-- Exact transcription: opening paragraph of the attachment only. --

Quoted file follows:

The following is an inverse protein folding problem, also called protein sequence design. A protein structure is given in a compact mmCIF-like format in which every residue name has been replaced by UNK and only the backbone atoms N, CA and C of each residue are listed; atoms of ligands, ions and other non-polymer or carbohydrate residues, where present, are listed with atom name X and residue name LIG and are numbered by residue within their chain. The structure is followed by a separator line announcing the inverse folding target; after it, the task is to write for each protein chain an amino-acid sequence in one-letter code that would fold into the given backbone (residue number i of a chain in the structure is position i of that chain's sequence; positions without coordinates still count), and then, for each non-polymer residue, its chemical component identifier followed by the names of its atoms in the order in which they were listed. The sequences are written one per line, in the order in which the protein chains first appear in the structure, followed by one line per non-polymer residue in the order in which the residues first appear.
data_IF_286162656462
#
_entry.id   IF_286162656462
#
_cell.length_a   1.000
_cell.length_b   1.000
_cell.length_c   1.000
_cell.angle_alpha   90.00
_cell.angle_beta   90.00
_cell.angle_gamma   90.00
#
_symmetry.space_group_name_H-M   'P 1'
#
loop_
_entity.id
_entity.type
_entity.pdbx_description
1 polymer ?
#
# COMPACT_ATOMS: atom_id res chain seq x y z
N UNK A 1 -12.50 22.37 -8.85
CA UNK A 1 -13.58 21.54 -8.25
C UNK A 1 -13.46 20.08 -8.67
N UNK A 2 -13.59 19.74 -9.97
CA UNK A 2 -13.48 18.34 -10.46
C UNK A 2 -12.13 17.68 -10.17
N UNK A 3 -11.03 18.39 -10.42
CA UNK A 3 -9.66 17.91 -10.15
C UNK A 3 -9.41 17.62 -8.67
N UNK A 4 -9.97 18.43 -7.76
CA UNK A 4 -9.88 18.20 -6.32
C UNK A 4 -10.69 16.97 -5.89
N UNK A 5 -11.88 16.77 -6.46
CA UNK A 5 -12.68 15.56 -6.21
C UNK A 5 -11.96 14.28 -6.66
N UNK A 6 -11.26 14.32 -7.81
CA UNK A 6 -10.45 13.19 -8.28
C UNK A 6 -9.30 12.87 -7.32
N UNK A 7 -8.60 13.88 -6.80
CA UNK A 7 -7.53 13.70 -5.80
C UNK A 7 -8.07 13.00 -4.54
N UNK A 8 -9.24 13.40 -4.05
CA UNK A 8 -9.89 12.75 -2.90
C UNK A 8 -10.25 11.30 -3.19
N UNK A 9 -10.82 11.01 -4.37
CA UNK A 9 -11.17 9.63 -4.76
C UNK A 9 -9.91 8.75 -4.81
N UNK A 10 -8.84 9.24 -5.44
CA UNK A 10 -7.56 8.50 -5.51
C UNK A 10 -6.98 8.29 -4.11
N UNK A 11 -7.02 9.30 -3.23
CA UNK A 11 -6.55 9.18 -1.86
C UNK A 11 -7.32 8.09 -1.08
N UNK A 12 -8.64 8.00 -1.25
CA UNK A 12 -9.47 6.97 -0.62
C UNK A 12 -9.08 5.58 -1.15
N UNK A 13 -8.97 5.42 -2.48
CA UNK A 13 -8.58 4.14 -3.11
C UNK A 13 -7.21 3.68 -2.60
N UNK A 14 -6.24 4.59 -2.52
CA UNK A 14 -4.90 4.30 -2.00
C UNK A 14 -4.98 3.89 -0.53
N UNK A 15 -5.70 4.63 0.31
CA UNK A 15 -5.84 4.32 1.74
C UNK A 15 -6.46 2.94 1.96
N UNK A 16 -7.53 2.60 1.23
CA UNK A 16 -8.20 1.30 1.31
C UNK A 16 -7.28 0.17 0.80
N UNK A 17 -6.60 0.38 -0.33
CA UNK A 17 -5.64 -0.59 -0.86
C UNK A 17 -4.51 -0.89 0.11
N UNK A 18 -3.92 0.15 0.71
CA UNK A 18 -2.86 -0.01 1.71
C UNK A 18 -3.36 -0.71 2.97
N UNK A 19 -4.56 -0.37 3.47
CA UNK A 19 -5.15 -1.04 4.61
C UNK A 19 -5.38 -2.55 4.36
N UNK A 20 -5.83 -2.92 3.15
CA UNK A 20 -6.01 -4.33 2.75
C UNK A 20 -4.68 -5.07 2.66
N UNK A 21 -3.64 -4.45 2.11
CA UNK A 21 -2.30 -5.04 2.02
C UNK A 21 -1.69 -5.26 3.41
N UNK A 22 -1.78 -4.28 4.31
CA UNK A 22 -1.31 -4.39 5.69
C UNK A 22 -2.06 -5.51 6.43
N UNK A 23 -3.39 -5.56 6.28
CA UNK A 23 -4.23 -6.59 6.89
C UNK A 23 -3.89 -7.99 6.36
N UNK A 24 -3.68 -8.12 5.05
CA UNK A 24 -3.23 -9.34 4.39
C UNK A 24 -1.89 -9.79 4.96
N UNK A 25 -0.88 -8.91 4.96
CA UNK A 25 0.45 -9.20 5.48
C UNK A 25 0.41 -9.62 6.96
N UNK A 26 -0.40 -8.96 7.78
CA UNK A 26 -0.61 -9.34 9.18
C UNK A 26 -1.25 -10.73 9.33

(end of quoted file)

The following is an inverse protein folding problem, also called protein sequence design. A protein structure is given in a compact mmCIF-like format in which every residue name has been replaced by UNK and only the backbone atoms N, CA and C of each residue are listed; atoms of ligands, ions and other non-polymer or carbohydrate residues, where present, are listed with atom name X and residue name LIG and are numbered by residue within their chain. The structure is followed by a separator line announcing the inverse folding target; after it, the task is to write for each protein chain an amino-acid sequence in one-letter code that would fold into the given backbone (residue number i of a chain in the structure is position i of that chain's sequence; positions without coordinates still count), and then, for each non-polymer residue, its chemical component identifier followed by the names of its atoms in the order in which they were listed. The sequences are written one per line, in the order in which the protein chains first appear in the structure, followed by one line per non-polymer residue in the order in which the residues first appear.